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Depression: Its Types, Symptoms and Effects

Updated on October 30, 2015

Depression is a term that has always been loosely used when people feel unhappy, but there is more to it than the mere emotion of feeling low. It is a medical illness that causes a person to feel sad and have lack of interest, affecting not only a person’s emotional and mental state, but the physical state as well. It can cause major problems that may affect a person’s entire state of being, which is why understanding what it is, how it happens, and what to do about it are very important.

A Brief History

The term clinical depression is actually a modern term. Before being coined as such, Hippocrates described a disease that is characterized by both physical and mental symptoms which he called “melancholia.” He described people who suffered from it as having a range of despondencies and fears that last for a long time. The term “clinical depression” was not really published until its first appearance around the 19th century, referring to the same condition that Hippocrates described, but with a more precise set of symptoms and characteristics. Melancholia’s symptoms were very broad, but clinical depression shows a more precise set of symptoms, some of which include not just despondency and fear, but dejection, anger, extreme sadness, obsessions, and delusions as well.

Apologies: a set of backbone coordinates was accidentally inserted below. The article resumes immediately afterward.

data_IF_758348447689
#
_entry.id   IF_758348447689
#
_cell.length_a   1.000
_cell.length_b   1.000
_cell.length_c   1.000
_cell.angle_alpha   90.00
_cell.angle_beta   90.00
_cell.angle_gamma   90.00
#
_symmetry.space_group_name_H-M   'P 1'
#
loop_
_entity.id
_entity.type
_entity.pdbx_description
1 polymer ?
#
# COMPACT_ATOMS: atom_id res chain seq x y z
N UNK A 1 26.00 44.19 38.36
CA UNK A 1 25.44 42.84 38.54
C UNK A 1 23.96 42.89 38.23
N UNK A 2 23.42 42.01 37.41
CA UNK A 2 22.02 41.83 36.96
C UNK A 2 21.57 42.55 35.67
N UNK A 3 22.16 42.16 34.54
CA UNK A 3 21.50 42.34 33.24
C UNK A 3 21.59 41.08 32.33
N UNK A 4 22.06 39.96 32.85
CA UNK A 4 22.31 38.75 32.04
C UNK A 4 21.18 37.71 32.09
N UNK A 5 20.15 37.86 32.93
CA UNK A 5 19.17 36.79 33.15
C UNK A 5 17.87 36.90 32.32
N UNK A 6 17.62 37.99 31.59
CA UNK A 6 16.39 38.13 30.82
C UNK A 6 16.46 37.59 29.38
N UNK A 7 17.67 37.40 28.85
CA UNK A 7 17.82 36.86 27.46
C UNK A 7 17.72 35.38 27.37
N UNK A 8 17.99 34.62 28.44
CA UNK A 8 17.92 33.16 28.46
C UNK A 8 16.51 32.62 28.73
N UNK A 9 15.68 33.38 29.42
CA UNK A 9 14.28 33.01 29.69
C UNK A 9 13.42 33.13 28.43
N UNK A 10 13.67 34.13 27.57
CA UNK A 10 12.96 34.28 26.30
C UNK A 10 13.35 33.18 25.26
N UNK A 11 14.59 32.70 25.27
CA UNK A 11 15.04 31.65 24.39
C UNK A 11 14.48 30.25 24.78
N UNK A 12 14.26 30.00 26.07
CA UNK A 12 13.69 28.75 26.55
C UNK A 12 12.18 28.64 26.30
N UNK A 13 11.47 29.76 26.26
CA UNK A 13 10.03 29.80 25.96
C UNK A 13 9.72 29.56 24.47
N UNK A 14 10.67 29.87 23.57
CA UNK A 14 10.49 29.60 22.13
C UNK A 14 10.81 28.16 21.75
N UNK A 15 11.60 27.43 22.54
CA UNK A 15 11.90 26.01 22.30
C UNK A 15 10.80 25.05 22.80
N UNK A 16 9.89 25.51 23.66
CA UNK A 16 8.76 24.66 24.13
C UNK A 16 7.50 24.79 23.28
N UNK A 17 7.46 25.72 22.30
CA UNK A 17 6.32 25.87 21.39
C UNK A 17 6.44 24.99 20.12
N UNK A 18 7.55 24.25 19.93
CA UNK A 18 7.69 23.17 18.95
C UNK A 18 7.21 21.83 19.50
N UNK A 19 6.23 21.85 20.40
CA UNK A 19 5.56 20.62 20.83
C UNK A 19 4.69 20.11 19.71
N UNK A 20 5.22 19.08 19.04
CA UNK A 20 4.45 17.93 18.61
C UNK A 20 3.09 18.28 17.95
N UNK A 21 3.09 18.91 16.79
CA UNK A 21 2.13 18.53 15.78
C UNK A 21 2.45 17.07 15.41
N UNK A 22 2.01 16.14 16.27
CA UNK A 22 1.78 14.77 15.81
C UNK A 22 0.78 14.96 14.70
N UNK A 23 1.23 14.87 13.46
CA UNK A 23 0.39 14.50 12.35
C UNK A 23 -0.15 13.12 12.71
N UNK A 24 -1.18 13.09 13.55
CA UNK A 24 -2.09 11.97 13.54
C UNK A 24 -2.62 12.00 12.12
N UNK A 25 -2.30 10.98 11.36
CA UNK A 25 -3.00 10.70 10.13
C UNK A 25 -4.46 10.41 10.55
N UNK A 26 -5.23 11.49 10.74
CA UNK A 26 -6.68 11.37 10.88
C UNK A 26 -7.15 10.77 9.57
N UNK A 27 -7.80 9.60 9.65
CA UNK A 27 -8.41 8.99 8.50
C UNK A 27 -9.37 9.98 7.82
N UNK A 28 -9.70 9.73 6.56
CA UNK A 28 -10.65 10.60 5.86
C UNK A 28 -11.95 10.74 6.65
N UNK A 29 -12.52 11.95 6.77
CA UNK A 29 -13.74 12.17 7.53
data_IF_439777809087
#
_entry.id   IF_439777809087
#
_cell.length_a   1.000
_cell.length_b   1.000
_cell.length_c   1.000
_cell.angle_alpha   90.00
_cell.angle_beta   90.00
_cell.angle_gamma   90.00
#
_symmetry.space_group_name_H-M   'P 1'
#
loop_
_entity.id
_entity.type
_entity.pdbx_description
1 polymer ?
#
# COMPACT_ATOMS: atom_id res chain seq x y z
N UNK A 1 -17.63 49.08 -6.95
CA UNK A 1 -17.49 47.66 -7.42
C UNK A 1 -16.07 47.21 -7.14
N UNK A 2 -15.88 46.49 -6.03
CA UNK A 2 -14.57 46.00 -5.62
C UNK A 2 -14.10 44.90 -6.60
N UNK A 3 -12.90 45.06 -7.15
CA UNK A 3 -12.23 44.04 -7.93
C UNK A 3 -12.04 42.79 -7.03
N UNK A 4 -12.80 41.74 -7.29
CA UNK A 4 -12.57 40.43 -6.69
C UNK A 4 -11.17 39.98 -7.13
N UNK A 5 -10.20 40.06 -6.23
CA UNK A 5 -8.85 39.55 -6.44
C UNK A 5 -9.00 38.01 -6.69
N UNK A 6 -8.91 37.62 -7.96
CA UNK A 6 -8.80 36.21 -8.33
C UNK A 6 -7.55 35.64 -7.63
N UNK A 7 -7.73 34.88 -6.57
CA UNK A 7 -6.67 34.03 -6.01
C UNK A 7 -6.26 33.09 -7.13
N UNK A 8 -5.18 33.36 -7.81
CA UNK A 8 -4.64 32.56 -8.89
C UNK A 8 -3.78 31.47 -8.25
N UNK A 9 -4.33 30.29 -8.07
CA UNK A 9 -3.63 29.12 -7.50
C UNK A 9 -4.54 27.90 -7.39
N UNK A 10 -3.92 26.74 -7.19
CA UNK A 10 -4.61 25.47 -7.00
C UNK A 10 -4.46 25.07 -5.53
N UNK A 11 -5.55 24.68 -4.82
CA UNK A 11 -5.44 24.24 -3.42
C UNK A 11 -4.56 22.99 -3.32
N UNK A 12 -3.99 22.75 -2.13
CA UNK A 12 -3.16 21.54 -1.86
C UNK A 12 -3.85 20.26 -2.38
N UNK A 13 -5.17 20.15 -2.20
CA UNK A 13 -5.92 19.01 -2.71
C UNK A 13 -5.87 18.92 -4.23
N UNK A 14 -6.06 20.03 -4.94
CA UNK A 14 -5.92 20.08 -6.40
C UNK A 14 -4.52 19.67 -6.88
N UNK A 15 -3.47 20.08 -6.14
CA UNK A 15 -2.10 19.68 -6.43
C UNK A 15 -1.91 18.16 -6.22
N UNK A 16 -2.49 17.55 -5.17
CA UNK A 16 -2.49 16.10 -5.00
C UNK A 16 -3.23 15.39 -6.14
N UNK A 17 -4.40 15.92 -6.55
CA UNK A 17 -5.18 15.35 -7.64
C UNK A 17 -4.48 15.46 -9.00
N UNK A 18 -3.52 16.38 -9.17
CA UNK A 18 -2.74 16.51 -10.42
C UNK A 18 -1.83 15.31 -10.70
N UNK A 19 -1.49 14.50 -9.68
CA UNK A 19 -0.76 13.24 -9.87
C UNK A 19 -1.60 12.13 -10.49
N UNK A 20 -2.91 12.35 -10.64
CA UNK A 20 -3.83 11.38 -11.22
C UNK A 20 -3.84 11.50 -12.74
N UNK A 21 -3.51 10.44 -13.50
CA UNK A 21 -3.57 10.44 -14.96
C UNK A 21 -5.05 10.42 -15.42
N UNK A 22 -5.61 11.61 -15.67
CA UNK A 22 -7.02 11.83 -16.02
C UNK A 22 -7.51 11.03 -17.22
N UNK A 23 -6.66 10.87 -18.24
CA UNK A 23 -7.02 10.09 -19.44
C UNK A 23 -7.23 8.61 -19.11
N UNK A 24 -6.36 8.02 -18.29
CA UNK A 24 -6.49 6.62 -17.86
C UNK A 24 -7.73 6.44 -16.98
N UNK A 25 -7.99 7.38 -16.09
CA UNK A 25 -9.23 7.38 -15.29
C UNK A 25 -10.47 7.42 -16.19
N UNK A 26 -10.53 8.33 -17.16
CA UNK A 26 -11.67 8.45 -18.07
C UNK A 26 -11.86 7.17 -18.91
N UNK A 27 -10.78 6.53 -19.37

The Different Types of Depression

There are a number of ways to help a person get through their depression. One of the keys is in finding out what kind of depression they have to help you attack the issue accordingly.

  • Major Depressive Disorder Major depressive disorder keeps a person from working, eating, sleeping, studying and doing things that they used to enjoy. The feeling is not just characterized by the usual sadness, helplessness or loneliness that people go through on a normal basis. This usually lasts for a long period of time, completely disabling a person from functioning effectively.

  • Chronic Depression (Dysthymia) – Chronic depression, otherwise known as dysthymia, shows the same symptoms as major depression but is not as severe or disabling. This kind of depression usually lasts for a period of over two years. One who suffers from it is also most likely to experience major depression a few times in their lifetime.